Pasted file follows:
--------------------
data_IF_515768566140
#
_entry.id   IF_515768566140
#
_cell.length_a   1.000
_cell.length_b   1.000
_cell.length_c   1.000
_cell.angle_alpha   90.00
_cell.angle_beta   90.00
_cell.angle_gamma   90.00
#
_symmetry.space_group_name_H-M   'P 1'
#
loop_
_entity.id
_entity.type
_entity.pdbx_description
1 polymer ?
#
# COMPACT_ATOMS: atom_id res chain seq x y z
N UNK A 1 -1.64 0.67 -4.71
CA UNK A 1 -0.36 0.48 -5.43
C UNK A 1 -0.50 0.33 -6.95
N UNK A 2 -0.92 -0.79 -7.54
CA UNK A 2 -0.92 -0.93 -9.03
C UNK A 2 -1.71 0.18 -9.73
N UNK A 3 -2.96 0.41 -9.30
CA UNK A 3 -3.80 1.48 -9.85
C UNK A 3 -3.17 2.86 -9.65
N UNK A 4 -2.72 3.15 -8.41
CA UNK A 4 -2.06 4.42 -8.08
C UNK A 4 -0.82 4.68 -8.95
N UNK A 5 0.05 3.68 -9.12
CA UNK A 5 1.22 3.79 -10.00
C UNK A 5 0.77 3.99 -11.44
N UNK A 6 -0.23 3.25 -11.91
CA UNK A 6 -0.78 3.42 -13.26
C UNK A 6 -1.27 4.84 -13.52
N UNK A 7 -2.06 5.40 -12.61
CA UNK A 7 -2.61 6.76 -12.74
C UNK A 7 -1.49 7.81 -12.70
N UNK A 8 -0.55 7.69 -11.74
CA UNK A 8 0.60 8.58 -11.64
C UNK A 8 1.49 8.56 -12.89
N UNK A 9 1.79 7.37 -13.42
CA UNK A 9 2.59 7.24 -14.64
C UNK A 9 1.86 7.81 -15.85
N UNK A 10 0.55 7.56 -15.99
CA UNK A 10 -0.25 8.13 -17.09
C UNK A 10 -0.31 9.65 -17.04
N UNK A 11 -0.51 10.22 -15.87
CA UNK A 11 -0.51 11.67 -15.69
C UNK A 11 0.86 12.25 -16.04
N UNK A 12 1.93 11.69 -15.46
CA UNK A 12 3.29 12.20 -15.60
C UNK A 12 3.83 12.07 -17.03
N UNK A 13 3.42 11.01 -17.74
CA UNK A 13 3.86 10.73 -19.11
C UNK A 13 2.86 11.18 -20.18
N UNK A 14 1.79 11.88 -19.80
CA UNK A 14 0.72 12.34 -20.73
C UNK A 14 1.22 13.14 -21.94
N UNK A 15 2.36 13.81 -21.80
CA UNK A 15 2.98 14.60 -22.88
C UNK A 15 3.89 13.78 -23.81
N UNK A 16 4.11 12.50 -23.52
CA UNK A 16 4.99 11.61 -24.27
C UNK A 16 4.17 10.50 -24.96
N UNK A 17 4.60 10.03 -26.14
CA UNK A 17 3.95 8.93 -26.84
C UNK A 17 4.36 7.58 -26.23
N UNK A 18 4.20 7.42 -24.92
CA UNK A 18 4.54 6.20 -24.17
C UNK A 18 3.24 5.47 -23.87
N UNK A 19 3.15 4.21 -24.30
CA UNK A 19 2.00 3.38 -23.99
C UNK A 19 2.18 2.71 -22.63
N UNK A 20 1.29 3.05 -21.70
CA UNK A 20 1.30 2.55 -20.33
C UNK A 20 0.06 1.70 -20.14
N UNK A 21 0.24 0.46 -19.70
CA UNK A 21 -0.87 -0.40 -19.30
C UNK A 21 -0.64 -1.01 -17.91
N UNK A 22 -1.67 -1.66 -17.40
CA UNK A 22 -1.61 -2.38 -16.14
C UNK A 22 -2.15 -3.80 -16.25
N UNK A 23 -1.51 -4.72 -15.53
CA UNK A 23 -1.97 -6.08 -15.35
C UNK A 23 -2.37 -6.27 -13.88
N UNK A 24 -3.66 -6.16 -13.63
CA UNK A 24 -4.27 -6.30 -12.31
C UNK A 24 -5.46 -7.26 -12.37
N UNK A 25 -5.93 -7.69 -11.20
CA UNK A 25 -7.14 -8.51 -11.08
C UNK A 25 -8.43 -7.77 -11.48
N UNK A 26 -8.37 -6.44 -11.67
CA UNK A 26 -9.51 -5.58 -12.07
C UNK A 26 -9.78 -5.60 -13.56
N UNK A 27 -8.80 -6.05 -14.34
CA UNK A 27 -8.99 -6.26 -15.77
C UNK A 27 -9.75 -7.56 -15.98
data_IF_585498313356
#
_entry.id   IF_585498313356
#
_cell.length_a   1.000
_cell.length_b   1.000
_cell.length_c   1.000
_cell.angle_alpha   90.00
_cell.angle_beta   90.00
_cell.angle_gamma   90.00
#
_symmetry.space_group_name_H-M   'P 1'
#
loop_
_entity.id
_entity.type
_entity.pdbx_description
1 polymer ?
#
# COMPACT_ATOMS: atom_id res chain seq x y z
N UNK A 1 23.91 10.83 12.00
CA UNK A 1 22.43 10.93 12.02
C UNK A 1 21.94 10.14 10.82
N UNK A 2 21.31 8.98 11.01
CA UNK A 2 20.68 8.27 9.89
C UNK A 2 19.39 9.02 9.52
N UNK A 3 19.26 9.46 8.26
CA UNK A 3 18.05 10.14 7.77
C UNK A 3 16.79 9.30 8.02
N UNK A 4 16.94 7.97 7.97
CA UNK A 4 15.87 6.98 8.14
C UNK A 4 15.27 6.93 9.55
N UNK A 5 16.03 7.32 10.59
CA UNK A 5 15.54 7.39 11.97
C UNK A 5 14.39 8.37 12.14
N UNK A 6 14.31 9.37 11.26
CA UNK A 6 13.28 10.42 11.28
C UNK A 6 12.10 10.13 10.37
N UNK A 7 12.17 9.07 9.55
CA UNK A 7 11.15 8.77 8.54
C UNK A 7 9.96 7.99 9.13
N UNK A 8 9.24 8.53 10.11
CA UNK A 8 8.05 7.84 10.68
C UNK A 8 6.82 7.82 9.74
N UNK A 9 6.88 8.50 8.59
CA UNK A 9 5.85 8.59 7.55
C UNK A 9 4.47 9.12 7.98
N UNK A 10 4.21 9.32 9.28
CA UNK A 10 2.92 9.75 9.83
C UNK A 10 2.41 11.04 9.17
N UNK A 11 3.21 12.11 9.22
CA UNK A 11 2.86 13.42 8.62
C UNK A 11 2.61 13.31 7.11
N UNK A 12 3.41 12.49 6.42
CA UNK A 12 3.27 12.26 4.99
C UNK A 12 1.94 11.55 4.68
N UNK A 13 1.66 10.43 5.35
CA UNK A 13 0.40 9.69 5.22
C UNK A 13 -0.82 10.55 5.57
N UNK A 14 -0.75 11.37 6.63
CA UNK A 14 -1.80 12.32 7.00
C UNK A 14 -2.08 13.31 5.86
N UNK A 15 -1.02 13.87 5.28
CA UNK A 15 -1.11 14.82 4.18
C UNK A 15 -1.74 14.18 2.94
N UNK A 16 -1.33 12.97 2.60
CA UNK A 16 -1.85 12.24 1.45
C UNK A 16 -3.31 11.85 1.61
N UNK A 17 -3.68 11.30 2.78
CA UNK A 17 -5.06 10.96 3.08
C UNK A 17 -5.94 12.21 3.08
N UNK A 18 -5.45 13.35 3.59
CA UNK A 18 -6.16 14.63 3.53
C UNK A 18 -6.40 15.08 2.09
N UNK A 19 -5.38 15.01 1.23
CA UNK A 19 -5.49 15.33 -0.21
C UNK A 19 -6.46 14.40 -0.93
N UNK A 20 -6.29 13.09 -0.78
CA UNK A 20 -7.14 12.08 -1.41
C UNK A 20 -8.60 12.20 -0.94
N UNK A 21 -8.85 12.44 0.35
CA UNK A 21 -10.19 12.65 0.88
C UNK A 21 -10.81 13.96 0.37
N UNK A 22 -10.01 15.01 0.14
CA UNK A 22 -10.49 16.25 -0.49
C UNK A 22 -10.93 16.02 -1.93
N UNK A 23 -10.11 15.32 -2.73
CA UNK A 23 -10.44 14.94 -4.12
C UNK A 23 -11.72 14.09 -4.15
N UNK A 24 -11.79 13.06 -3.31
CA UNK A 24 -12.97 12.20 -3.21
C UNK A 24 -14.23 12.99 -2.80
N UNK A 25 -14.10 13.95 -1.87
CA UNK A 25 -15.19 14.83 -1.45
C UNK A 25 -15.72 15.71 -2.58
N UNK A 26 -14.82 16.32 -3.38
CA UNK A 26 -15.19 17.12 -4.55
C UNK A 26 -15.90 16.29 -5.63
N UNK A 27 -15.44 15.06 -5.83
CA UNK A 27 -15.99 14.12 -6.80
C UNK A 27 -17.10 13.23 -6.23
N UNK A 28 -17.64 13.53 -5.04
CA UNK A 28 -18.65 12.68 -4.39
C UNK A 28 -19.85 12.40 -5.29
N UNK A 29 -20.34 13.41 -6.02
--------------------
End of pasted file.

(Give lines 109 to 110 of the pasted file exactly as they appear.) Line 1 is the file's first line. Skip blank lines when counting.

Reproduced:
_cell.angle_alpha   90.00
_cell.angle_beta   90.00